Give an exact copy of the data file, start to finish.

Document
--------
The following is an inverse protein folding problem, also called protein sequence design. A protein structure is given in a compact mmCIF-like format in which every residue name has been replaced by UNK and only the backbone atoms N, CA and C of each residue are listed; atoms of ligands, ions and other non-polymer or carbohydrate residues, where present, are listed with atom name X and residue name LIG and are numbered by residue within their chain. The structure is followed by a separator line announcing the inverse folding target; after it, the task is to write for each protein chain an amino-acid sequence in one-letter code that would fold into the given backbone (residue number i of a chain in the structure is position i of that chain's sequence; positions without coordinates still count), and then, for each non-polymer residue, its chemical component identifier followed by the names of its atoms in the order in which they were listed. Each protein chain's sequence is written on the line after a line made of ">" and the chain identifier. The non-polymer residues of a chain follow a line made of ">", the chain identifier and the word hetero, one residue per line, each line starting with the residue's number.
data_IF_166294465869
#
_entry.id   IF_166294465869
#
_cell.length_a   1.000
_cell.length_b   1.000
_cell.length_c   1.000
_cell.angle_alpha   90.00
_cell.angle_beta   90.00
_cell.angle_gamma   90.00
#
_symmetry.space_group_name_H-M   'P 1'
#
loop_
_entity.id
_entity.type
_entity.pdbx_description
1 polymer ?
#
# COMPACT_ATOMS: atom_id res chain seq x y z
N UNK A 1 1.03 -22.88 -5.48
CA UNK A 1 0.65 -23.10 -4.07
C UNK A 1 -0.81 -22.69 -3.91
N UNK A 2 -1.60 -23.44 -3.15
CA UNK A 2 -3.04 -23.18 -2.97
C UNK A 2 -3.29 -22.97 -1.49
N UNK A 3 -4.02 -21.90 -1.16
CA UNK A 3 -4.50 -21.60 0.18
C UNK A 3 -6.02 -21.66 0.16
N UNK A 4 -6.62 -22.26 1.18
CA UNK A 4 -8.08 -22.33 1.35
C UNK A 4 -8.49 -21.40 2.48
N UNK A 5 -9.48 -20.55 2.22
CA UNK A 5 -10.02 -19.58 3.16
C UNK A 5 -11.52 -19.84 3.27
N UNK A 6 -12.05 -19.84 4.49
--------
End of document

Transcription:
The following is an inverse protein folding problem, also called protein sequence design. A protein structure is given in a compact mmCIF-like format in which every residue name has been replaced by UNK and only the backbone atoms N, CA and C of each residue are listed; atoms of ligands, ions and other non-polymer or carbohydrate residues, where present, are listed with atom name X and residue name LIG and are numbered by residue within their chain. The structure is followed by a separator line announcing the inverse folding target; after it, the task is to write for each protein chain an amino-acid sequence in one-letter code that would fold into the given backbone (residue number i of a chain in the structure is position i of that chain's sequence; positions without coordinates still count), and then, for each non-polymer residue, its chemical component identifier followed by the names of its atoms in the order in which they were listed. Each protein chain's sequence is written on the line after a line made of ">" and the chain identifier. The non-polymer residues of a chain follow a line made of ">", the chain identifier and the word hetero, one residue per line, each line starting with the residue's number.
data_IF_166294465869
#
_entry.id   IF_166294465869
#
_cell.length_a   1.000
_cell.length_b   1.000
_cell.length_c   1.000
_cell.angle_alpha   90.00
_cell.angle_beta   90.00
_cell.angle_gamma   90.00
#
_symmetry.space_group_name_H-M   'P 1'
#
loop_
_entity.id
_entity.type
_entity.pdbx_description
1 polymer ?
#
# COMPACT_ATOMS: atom_id res chain seq x y z
N UNK A 1 1.03 -22.88 -5.48
CA UNK A 1 0.65 -23.10 -4.07
C UNK A 1 -0.81 -22.69 -3.91
N UNK A 2 -1.60 -23.44 -3.15
CA UNK A 2 -3.04 -23.18 -2.97
C UNK A 2 -3.29 -22.97 -1.49
N UNK A 3 -4.02 -21.90 -1.16
CA UNK A 3 -4.50 -21.60 0.18
C UNK A 3 -6.02 -21.66 0.16
N UNK A 4 -6.62 -22.26 1.18
CA UNK A 4 -8.08 -22.33 1.35
C UNK A 4 -8.49 -21.40 2.48
N UNK A 5 -9.48 -20.55 2.22
CA UNK A 5 -10.02 -19.58 3.16
C UNK A 5 -11.52 -19.84 3.27
N UNK A 6 -12.05 -19.84 4.49